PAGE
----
In January 2019, Mirza Sánchez-Medina was appointed by Chancellor Richard Carranza to lead the Division of Multilingual Learners (DML) at the New York City Department of Education. In this capacity, Mirza led the development and implementation of a strategic plan to address the needs of over 150,000 culturally and linguistically diverse Multilingual Learners/English Language Learners (MLL/ELL). DML's strategic plan is centered on the Instructional Leadership Framework's systems strategy to ensure high expectations, rigorous instruction, and a supportive environment for multilingual learners. The division aims to achieve its mission through collaborative partnerships, resource development, capacity building, program monitoring, and support. The vision is to ensure that MLL/ELLs graduate prepared for college, career, and life.
In 2003, Mirza founded Manhattan Bridges High School (MBHS), a school designed to address ELLs' linguistic and cultural needs. She assembled a team of colleagues, partners, and parents to establish a high school that focused on providing native Spanish speaking students learning opportunities to build a bridge to their future. From the inception, there was an emphasis on college and career readiness, reading and writing across the curriculum, and meaningful professional development opportunities for educators. MBHS has risen to the forefront of the best progressive high schools, with a 95% graduation average rate.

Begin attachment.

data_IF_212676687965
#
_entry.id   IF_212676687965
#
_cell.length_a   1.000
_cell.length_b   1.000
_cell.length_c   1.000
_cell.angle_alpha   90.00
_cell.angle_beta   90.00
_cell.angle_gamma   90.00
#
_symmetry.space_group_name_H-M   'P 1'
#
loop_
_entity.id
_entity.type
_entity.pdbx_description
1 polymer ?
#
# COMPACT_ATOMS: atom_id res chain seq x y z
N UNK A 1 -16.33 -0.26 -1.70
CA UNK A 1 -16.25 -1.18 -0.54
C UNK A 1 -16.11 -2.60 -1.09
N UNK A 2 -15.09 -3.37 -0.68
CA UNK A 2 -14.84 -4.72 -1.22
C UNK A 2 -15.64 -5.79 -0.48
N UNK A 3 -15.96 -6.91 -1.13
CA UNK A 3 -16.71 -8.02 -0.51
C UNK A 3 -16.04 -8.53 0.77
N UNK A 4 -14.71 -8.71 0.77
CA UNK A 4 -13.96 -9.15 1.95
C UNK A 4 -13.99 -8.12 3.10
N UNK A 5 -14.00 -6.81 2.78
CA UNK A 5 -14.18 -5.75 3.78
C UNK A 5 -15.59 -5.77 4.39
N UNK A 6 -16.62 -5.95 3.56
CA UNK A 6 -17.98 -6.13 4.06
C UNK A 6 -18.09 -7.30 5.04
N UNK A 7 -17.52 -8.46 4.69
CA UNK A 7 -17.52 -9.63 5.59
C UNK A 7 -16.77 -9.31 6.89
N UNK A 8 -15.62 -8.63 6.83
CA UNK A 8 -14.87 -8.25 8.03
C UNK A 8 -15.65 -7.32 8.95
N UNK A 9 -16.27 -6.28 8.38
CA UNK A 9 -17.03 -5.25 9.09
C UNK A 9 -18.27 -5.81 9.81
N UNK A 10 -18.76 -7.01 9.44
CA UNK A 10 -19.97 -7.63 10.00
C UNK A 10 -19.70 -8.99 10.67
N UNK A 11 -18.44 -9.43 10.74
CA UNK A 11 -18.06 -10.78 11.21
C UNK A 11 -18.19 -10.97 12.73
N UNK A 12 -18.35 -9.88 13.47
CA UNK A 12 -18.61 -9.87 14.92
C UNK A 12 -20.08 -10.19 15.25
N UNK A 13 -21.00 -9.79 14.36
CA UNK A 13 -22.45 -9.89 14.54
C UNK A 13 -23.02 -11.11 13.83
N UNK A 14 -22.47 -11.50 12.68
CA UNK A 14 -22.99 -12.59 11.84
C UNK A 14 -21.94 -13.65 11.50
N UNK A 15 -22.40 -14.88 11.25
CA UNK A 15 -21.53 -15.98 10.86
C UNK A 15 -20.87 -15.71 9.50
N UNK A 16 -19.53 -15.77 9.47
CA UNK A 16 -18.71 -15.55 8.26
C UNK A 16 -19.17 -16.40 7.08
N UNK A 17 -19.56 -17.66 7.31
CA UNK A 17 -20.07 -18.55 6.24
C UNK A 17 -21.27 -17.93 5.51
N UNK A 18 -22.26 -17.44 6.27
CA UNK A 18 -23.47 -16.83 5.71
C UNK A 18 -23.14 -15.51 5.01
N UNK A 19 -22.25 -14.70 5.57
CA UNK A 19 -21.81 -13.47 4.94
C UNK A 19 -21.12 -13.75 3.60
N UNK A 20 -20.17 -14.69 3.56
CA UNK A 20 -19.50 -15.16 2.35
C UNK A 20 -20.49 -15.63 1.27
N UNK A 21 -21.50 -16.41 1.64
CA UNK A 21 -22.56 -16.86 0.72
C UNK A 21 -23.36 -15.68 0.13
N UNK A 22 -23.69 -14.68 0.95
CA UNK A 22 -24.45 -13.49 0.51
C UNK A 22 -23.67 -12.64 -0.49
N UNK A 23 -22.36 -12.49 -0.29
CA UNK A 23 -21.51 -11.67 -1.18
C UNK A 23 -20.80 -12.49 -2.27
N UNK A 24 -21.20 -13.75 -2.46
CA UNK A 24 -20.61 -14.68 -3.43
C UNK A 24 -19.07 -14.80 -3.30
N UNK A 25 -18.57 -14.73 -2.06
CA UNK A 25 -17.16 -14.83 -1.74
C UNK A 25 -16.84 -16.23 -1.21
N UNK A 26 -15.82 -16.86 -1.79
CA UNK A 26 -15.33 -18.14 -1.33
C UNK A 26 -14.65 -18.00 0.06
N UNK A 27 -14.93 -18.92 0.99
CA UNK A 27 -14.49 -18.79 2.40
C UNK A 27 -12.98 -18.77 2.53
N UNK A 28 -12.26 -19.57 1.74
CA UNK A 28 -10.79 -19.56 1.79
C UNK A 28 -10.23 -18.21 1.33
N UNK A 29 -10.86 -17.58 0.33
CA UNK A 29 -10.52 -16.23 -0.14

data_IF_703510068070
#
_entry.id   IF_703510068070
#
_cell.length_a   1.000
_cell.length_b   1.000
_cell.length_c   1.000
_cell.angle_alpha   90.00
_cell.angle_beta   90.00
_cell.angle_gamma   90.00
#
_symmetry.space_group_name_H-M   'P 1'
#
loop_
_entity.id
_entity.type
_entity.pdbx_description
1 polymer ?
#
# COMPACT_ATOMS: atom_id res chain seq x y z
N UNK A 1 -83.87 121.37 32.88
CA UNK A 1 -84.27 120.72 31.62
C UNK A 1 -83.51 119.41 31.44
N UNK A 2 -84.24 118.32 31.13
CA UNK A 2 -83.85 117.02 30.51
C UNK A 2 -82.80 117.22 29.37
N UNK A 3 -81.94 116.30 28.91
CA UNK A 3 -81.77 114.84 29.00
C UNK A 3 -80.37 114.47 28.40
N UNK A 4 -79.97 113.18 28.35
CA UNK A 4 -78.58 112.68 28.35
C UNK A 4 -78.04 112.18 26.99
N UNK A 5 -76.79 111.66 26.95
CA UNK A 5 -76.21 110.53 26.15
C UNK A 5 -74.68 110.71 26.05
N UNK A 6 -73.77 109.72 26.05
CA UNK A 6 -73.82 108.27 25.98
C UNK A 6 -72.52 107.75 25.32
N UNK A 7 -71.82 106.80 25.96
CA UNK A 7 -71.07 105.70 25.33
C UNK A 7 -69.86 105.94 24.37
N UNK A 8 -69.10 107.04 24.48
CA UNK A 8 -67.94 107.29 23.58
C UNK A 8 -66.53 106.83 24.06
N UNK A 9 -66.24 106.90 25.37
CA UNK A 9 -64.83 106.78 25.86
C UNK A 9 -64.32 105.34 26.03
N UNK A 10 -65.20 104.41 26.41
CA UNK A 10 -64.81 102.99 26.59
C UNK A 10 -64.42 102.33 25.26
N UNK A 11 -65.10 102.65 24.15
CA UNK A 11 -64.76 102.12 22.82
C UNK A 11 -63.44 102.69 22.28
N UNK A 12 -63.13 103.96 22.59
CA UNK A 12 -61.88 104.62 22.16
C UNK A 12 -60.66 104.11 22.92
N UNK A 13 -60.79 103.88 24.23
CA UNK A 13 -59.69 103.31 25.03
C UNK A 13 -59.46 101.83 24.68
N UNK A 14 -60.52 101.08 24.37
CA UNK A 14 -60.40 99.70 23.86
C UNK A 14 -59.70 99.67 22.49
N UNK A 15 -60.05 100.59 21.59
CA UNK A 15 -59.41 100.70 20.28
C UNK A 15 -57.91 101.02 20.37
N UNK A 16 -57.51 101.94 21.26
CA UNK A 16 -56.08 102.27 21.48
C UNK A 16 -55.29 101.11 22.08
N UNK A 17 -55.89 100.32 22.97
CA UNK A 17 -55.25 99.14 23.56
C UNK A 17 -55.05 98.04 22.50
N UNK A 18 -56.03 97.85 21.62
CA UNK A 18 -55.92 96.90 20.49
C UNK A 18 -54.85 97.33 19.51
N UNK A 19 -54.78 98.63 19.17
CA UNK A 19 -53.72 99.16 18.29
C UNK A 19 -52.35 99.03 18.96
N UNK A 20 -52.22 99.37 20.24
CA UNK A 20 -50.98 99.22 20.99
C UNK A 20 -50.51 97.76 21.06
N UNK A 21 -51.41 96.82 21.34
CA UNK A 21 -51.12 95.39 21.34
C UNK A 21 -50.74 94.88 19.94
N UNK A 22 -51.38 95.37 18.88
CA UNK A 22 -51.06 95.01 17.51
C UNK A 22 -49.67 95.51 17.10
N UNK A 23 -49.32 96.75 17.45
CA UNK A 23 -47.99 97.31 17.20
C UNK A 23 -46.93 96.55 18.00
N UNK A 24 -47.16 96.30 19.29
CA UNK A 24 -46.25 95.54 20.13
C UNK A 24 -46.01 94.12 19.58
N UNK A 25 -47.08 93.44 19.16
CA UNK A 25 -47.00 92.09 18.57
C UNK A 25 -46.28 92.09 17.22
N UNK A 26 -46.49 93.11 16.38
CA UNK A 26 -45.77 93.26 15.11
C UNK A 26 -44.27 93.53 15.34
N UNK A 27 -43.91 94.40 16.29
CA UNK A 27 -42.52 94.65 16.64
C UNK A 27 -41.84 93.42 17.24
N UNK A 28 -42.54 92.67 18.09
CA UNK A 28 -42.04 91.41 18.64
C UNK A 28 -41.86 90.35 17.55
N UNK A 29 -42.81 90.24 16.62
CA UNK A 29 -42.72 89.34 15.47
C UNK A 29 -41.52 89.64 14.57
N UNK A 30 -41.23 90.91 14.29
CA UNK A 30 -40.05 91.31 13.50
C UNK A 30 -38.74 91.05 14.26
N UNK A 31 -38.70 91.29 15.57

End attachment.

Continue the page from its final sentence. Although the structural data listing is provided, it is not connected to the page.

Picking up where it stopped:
Mirza was appointed, in 1998, as the Assistant Principal Administration and Organization at Martin Luther King High School, a large comprehensive school of over 3000 students. In this capacity, she managed all operations and budgets for the school. In 2000 she was nominated as Assistant Principal of the Year.
Mirza taught science and mathematics in Puerto Rico before the New York City Board of
Education recruited her in 1988, to be a bilingual chemistry teacher at MLK. Throughout her MLK teaching career, she taught chemistry, biology, physics, physical science, and health to newly-arrived students. In addition to her teaching role, she mentored new teachers, served as a staff developer, and co-authored a chemistry book in Spanish for ELL students. As a teacher-leader, Mirza coordinated an in-house institute of over 600 ELL students.She graduated from the University of Puerto Rico (UPR), with a degree in Chemistry and Education. Mirza earned graduate degrees in science and Administration in Supervision from the City University of New York. She earned a Master of Divinity from the New York Theological Seminary. Currently, Mirza is a doctoral candidate in Educational Leadership, Administration, and Policy at Fordham University.